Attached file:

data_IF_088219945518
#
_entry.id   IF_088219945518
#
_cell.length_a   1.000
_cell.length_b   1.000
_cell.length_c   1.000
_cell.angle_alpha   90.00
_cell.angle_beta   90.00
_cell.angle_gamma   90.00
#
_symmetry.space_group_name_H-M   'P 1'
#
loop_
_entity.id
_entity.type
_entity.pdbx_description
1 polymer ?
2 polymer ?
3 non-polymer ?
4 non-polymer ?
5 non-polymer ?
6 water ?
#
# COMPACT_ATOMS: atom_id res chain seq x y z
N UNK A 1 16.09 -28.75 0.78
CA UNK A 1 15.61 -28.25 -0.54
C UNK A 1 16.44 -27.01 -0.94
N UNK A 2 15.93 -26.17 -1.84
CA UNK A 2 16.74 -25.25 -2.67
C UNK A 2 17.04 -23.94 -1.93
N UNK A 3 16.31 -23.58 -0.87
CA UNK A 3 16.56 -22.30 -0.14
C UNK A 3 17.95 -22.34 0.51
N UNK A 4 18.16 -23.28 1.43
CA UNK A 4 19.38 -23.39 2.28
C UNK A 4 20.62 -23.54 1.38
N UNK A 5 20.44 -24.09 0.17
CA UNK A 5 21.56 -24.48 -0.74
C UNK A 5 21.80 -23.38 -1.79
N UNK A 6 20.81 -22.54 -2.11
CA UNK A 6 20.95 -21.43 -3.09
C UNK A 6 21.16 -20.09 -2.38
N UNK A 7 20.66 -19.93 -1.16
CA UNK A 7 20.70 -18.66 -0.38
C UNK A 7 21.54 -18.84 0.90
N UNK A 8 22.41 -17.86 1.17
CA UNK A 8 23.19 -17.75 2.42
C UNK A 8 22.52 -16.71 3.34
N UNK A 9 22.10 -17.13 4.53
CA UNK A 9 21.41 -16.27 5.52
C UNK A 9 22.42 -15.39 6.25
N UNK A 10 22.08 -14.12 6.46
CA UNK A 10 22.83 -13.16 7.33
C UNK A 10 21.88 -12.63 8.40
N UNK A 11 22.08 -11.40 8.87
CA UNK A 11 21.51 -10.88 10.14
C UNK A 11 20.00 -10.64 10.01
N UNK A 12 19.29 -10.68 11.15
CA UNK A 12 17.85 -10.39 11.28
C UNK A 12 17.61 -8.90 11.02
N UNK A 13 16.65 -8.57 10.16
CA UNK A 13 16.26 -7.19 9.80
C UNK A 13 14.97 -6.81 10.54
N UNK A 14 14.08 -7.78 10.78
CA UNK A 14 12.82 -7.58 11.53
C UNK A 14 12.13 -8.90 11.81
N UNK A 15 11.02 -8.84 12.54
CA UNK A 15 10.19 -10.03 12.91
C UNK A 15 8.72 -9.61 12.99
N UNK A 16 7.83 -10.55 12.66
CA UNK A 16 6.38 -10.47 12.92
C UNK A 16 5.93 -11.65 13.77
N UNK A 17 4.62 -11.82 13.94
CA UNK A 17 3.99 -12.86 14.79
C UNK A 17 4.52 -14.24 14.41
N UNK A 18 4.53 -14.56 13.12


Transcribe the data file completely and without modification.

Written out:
data_IF_088219945518
#
_entry.id   IF_088219945518
#
_cell.length_a   1.000
_cell.length_b   1.000
_cell.length_c   1.000
_cell.angle_alpha   90.00
_cell.angle_beta   90.00
_cell.angle_gamma   90.00
#
_symmetry.space_group_name_H-M   'P 1'
#
loop_
_entity.id
_entity.type
_entity.pdbx_description
1 polymer ?
2 polymer ?
3 non-polymer ?
4 non-polymer ?
5 non-polymer ?
6 water ?
#
# COMPACT_ATOMS: atom_id res chain seq x y z
N UNK A 1 16.09 -28.75 0.78
CA UNK A 1 15.61 -28.25 -0.54
C UNK A 1 16.44 -27.01 -0.94
N UNK A 2 15.93 -26.17 -1.84
CA UNK A 2 16.74 -25.25 -2.67
C UNK A 2 17.04 -23.94 -1.93
N UNK A 3 16.31 -23.58 -0.87
CA UNK A 3 16.56 -22.30 -0.14
C UNK A 3 17.95 -22.34 0.51
N UNK A 4 18.16 -23.28 1.43
CA UNK A 4 19.38 -23.39 2.28
C UNK A 4 20.62 -23.54 1.38
N UNK A 5 20.44 -24.09 0.17
CA UNK A 5 21.56 -24.48 -0.74
C UNK A 5 21.80 -23.38 -1.79
N UNK A 6 20.81 -22.54 -2.11
CA UNK A 6 20.95 -21.43 -3.09
C UNK A 6 21.16 -20.09 -2.38
N UNK A 7 20.66 -19.93 -1.16
CA UNK A 7 20.70 -18.66 -0.38
C UNK A 7 21.54 -18.84 0.90
N UNK A 8 22.41 -17.86 1.17
CA UNK A 8 23.19 -17.75 2.42
C UNK A 8 22.52 -16.71 3.34
N UNK A 9 22.10 -17.13 4.53
CA UNK A 9 21.41 -16.27 5.52
C UNK A 9 22.42 -15.39 6.25
N UNK A 10 22.08 -14.12 6.46
CA UNK A 10 22.83 -13.16 7.33
C UNK A 10 21.88 -12.63 8.40
N UNK A 11 22.08 -11.40 8.87
CA UNK A 11 21.51 -10.88 10.14
C UNK A 11 20.00 -10.64 10.01
N UNK A 12 19.29 -10.68 11.15
CA UNK A 12 17.85 -10.39 11.28
C UNK A 12 17.61 -8.90 11.02
N UNK A 13 16.65 -8.57 10.16
CA UNK A 13 16.26 -7.19 9.80
C UNK A 13 14.97 -6.81 10.54
N UNK A 14 14.08 -7.78 10.78
CA UNK A 14 12.82 -7.58 11.53
C UNK A 14 12.13 -8.90 11.81
N UNK A 15 11.02 -8.84 12.54
CA UNK A 15 10.19 -10.03 12.91
C UNK A 15 8.72 -9.61 12.99
N UNK A 16 7.83 -10.55 12.66
CA UNK A 16 6.38 -10.47 12.92
C UNK A 16 5.93 -11.65 13.77
N UNK A 17 4.62 -11.82 13.94
CA UNK A 17 3.99 -12.86 14.79
C UNK A 17 4.52 -14.24 14.41
N UNK A 18 4.53 -14.56 13.12